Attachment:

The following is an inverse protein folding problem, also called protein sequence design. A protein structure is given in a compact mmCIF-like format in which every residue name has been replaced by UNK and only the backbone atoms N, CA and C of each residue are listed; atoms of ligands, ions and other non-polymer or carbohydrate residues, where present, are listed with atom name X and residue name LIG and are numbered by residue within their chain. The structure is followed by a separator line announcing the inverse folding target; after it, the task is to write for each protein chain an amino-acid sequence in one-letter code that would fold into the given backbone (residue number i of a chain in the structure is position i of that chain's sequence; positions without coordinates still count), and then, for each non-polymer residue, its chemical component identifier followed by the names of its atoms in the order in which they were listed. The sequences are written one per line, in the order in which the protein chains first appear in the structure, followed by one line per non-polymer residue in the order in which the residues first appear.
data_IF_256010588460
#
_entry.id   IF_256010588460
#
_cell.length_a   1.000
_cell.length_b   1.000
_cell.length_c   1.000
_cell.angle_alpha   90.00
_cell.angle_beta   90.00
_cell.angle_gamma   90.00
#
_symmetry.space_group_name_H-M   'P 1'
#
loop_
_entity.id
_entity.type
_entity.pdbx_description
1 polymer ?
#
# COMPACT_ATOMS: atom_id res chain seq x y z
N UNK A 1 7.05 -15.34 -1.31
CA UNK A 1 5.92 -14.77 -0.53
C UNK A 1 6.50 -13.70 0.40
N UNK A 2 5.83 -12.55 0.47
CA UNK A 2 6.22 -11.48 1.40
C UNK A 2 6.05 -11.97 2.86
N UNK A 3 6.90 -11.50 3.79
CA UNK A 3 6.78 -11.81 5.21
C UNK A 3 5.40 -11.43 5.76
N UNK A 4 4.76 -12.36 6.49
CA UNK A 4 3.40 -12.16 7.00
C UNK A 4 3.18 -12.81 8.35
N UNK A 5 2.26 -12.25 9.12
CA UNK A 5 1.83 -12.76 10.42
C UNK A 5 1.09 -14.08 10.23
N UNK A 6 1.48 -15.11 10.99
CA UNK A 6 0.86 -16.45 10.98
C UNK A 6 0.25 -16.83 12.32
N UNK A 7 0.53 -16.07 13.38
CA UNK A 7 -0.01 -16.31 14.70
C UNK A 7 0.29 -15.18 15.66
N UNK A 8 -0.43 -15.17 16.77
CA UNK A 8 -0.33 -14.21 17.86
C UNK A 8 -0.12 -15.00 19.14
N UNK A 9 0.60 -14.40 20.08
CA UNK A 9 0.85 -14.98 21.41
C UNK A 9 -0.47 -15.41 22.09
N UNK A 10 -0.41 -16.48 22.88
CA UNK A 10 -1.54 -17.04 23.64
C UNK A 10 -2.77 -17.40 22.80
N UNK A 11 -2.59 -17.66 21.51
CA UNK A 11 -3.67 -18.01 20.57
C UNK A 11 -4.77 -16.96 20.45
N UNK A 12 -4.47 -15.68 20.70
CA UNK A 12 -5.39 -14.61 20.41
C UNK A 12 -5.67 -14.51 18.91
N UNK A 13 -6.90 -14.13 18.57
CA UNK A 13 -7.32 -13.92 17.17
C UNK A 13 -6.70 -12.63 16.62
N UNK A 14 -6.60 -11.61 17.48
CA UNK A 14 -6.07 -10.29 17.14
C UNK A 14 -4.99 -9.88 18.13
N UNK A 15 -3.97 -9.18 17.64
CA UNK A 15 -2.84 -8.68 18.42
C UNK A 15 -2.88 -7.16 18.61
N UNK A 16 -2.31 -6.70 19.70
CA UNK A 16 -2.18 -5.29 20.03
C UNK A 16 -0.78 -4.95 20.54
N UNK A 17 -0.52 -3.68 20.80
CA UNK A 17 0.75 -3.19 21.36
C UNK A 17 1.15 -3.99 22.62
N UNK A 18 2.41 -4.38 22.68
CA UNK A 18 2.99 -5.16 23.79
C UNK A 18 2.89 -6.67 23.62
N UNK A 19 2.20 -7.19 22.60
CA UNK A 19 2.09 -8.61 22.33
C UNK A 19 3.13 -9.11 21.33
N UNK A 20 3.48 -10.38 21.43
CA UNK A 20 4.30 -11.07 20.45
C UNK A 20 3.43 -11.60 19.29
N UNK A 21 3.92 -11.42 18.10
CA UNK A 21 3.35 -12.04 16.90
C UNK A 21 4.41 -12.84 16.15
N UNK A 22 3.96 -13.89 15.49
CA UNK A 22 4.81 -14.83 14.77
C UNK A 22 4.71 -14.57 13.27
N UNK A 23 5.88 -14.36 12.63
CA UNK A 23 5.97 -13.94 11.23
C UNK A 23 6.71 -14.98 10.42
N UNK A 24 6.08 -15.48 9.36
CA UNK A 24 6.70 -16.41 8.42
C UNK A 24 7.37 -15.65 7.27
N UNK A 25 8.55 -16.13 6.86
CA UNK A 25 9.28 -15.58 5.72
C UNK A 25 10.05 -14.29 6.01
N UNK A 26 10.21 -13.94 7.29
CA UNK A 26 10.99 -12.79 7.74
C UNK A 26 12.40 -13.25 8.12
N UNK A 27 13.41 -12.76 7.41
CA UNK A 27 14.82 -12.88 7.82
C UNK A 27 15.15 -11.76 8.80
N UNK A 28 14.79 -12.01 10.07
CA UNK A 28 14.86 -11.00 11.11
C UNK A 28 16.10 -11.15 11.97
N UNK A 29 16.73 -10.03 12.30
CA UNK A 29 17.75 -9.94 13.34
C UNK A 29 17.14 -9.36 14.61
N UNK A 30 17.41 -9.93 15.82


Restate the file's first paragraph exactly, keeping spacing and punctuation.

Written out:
The following is an inverse protein folding problem, also called protein sequence design. A protein structure is given in a compact mmCIF-like format in which every residue name has been replaced by UNK and only the backbone atoms N, CA and C of each residue are listed; atoms of ligands, ions and other non-polymer or carbohydrate residues, where present, are listed with atom name X and residue name LIG and are numbered by residue within their chain. The structure is followed by a separator line announcing the inverse folding target; after it, the task is to write for each protein chain an amino-acid sequence in one-letter code that would fold into the given backbone (residue number i of a chain in the structure is position i of that chain's sequence; positions without coordinates still count), and then, for each non-polymer residue, its chemical component identifier followed by the names of its atoms in the order in which they were listed. The sequences are written one per line, in the order in which the protein chains first appear in the structure, followed by one line per non-polymer residue in the order in which the residues first appear.